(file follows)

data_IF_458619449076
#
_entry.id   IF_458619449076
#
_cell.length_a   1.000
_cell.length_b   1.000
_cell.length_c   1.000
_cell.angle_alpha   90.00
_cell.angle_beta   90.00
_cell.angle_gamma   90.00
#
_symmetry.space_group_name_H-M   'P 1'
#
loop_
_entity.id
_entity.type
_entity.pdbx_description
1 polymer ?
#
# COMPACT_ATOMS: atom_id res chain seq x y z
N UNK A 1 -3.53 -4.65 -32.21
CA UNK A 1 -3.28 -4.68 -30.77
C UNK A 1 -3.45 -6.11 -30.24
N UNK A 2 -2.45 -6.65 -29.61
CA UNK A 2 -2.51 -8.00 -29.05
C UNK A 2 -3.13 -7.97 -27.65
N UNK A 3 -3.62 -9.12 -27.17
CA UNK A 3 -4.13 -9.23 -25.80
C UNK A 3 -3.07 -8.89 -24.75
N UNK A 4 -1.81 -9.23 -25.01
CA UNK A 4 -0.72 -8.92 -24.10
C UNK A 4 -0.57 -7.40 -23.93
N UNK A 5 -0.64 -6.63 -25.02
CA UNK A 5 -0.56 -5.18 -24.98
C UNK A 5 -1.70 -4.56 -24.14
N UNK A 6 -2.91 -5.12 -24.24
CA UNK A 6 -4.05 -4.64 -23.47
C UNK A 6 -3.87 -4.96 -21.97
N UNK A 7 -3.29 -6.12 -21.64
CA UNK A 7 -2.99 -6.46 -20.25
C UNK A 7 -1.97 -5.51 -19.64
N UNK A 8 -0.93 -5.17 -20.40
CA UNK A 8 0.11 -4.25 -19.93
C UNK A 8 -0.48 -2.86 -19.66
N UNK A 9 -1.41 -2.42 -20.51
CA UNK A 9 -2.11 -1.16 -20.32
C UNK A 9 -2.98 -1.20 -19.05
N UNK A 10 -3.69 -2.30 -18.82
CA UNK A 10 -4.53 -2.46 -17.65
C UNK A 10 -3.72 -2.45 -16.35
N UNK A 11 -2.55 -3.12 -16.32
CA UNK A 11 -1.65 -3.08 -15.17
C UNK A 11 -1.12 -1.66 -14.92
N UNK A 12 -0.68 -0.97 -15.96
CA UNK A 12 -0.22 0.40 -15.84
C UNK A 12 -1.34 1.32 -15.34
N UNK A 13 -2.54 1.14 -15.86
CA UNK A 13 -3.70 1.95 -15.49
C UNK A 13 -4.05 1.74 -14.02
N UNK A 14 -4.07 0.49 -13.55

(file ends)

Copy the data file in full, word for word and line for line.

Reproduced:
data_IF_458619449076
#
_entry.id   IF_458619449076
#
_cell.length_a   1.000
_cell.length_b   1.000
_cell.length_c   1.000
_cell.angle_alpha   90.00
_cell.angle_beta   90.00
_cell.angle_gamma   90.00
#
_symmetry.space_group_name_H-M   'P 1'
#
loop_
_entity.id
_entity.type
_entity.pdbx_description
1 polymer ?
#
# COMPACT_ATOMS: atom_id res chain seq x y z
N UNK A 1 -3.53 -4.65 -32.21
CA UNK A 1 -3.28 -4.68 -30.77
C UNK A 1 -3.45 -6.11 -30.24
N UNK A 2 -2.45 -6.65 -29.61
CA UNK A 2 -2.51 -8.00 -29.05
C UNK A 2 -3.13 -7.97 -27.65
N UNK A 3 -3.62 -9.12 -27.17
CA UNK A 3 -4.13 -9.23 -25.80
C UNK A 3 -3.07 -8.89 -24.75
N UNK A 4 -1.81 -9.23 -25.01
CA UNK A 4 -0.72 -8.92 -24.10
C UNK A 4 -0.57 -7.40 -23.93
N UNK A 5 -0.64 -6.63 -25.02
CA UNK A 5 -0.56 -5.18 -24.98
C UNK A 5 -1.70 -4.56 -24.14
N UNK A 6 -2.91 -5.12 -24.24
CA UNK A 6 -4.05 -4.64 -23.47
C UNK A 6 -3.87 -4.96 -21.97
N UNK A 7 -3.29 -6.12 -21.64
CA UNK A 7 -2.99 -6.46 -20.25
C UNK A 7 -1.97 -5.51 -19.64
N UNK A 8 -0.93 -5.17 -20.40
CA UNK A 8 0.11 -4.25 -19.93
C UNK A 8 -0.48 -2.86 -19.66
N UNK A 9 -1.41 -2.42 -20.51
CA UNK A 9 -2.11 -1.16 -20.32
C UNK A 9 -2.98 -1.20 -19.05
N UNK A 10 -3.69 -2.30 -18.82
CA UNK A 10 -4.53 -2.46 -17.65
C UNK A 10 -3.72 -2.45 -16.35
N UNK A 11 -2.55 -3.12 -16.32
CA UNK A 11 -1.65 -3.08 -15.17
C UNK A 11 -1.12 -1.66 -14.92
N UNK A 12 -0.68 -0.97 -15.96
CA UNK A 12 -0.22 0.40 -15.84
C UNK A 12 -1.34 1.32 -15.34
N UNK A 13 -2.54 1.14 -15.86
CA UNK A 13 -3.70 1.95 -15.49
C UNK A 13 -4.05 1.74 -14.02
N UNK A 14 -4.07 0.49 -13.55